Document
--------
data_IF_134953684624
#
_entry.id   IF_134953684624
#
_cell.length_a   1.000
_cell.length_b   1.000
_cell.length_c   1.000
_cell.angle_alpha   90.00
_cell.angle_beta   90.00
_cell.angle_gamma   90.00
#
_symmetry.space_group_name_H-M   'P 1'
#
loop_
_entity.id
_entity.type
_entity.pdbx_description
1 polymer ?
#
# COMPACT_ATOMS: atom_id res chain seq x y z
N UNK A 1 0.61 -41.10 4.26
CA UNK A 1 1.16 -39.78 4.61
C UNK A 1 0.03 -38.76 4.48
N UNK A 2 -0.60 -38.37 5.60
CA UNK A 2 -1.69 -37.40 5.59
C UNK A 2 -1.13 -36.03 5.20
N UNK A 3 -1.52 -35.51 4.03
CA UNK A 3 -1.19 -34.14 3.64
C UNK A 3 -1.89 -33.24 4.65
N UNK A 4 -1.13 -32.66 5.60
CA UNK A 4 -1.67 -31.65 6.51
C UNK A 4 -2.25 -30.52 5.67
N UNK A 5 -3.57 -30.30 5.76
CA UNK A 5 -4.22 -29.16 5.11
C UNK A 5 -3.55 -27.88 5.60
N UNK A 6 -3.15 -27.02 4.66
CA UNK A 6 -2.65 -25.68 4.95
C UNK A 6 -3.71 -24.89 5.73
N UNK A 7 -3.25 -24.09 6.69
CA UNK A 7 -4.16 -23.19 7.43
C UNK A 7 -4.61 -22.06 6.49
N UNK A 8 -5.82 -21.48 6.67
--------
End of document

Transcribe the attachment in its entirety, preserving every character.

data_IF_134953684624
#
_entry.id   IF_134953684624
#
_cell.length_a   1.000
_cell.length_b   1.000
_cell.length_c   1.000
_cell.angle_alpha   90.00
_cell.angle_beta   90.00
_cell.angle_gamma   90.00
#
_symmetry.space_group_name_H-M   'P 1'
#
loop_
_entity.id
_entity.type
_entity.pdbx_description
1 polymer ?
#
# COMPACT_ATOMS: atom_id res chain seq x y z
N UNK A 1 0.61 -41.10 4.26
CA UNK A 1 1.16 -39.78 4.61
C UNK A 1 0.03 -38.76 4.48
N UNK A 2 -0.60 -38.37 5.60
CA UNK A 2 -1.69 -37.40 5.59
C UNK A 2 -1.13 -36.03 5.20
N UNK A 3 -1.52 -35.51 4.03
CA UNK A 3 -1.19 -34.14 3.64
C UNK A 3 -1.89 -33.24 4.65
N UNK A 4 -1.13 -32.66 5.60
CA UNK A 4 -1.67 -31.65 6.51
C UNK A 4 -2.25 -30.52 5.67
N UNK A 5 -3.57 -30.30 5.76
CA UNK A 5 -4.22 -29.16 5.11
C UNK A 5 -3.55 -27.88 5.60
N UNK A 6 -3.15 -27.02 4.66
CA UNK A 6 -2.65 -25.68 4.95
C UNK A 6 -3.71 -24.89 5.73
N UNK A 7 -3.25 -24.09 6.69
CA UNK A 7 -4.16 -23.19 7.43
C UNK A 7 -4.61 -22.06 6.49
N UNK A 8 -5.82 -21.48 6.67